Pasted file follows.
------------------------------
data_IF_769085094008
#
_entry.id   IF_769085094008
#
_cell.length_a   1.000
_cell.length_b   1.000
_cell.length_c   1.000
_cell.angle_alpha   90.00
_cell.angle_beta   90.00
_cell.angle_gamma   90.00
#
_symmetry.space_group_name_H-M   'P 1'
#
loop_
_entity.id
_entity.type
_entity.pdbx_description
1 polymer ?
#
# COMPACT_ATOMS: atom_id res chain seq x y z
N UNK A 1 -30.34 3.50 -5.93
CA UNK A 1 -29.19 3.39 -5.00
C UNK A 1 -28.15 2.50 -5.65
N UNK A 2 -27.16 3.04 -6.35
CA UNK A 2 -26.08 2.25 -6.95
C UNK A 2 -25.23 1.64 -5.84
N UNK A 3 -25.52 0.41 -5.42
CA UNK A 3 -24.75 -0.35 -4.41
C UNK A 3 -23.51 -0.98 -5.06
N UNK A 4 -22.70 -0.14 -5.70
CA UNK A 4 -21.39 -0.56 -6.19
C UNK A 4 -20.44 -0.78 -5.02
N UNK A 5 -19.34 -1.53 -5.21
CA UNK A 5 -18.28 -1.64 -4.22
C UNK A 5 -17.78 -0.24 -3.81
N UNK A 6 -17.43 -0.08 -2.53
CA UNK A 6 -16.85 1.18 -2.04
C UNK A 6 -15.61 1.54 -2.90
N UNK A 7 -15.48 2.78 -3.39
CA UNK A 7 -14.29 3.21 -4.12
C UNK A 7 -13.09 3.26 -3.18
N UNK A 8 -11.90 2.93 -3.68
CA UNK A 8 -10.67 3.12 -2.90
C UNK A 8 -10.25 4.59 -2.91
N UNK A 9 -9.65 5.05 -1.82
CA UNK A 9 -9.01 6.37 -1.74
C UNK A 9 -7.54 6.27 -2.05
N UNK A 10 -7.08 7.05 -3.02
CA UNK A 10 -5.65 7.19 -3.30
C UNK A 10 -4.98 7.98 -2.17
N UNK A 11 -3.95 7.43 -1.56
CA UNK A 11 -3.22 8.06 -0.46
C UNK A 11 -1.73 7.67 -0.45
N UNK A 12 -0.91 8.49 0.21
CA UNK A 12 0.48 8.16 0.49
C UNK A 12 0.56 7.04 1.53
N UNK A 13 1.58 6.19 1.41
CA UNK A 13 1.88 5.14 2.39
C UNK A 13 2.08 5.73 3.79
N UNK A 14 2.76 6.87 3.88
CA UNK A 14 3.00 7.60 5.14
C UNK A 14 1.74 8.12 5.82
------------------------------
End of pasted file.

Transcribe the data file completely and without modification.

data_IF_769085094008
#
_entry.id   IF_769085094008
#
_cell.length_a   1.000
_cell.length_b   1.000
_cell.length_c   1.000
_cell.angle_alpha   90.00
_cell.angle_beta   90.00
_cell.angle_gamma   90.00
#
_symmetry.space_group_name_H-M   'P 1'
#
loop_
_entity.id
_entity.type
_entity.pdbx_description
1 polymer ?
#
# COMPACT_ATOMS: atom_id res chain seq x y z
N UNK A 1 -30.34 3.50 -5.93
CA UNK A 1 -29.19 3.39 -5.00
C UNK A 1 -28.15 2.50 -5.65
N UNK A 2 -27.16 3.04 -6.35
CA UNK A 2 -26.08 2.25 -6.95
C UNK A 2 -25.23 1.64 -5.84
N UNK A 3 -25.52 0.41 -5.42
CA UNK A 3 -24.75 -0.35 -4.41
C UNK A 3 -23.51 -0.98 -5.06
N UNK A 4 -22.70 -0.14 -5.70
CA UNK A 4 -21.39 -0.56 -6.19
C UNK A 4 -20.44 -0.78 -5.02
N UNK A 5 -19.34 -1.53 -5.21
CA UNK A 5 -18.28 -1.64 -4.22
C UNK A 5 -17.78 -0.24 -3.81
N UNK A 6 -17.43 -0.08 -2.53
CA UNK A 6 -16.85 1.18 -2.04
C UNK A 6 -15.61 1.54 -2.90
N UNK A 7 -15.48 2.78 -3.39
CA UNK A 7 -14.29 3.21 -4.12
C UNK A 7 -13.09 3.26 -3.18
N UNK A 8 -11.90 2.93 -3.68
CA UNK A 8 -10.67 3.12 -2.90
C UNK A 8 -10.25 4.59 -2.91
N UNK A 9 -9.65 5.05 -1.82
CA UNK A 9 -9.01 6.37 -1.74
C UNK A 9 -7.54 6.27 -2.05
N UNK A 10 -7.08 7.05 -3.02
CA UNK A 10 -5.65 7.19 -3.30
C UNK A 10 -4.98 7.98 -2.17
N UNK A 11 -3.95 7.43 -1.56
CA UNK A 11 -3.22 8.06 -0.46
C UNK A 11 -1.73 7.67 -0.45
N UNK A 12 -0.91 8.49 0.21
CA UNK A 12 0.48 8.16 0.49
C UNK A 12 0.56 7.04 1.53
N UNK A 13 1.58 6.19 1.41
CA UNK A 13 1.88 5.14 2.39
C UNK A 13 2.08 5.73 3.79
N UNK A 14 2.76 6.87 3.88
CA UNK A 14 3.00 7.60 5.14
C UNK A 14 1.74 8.12 5.82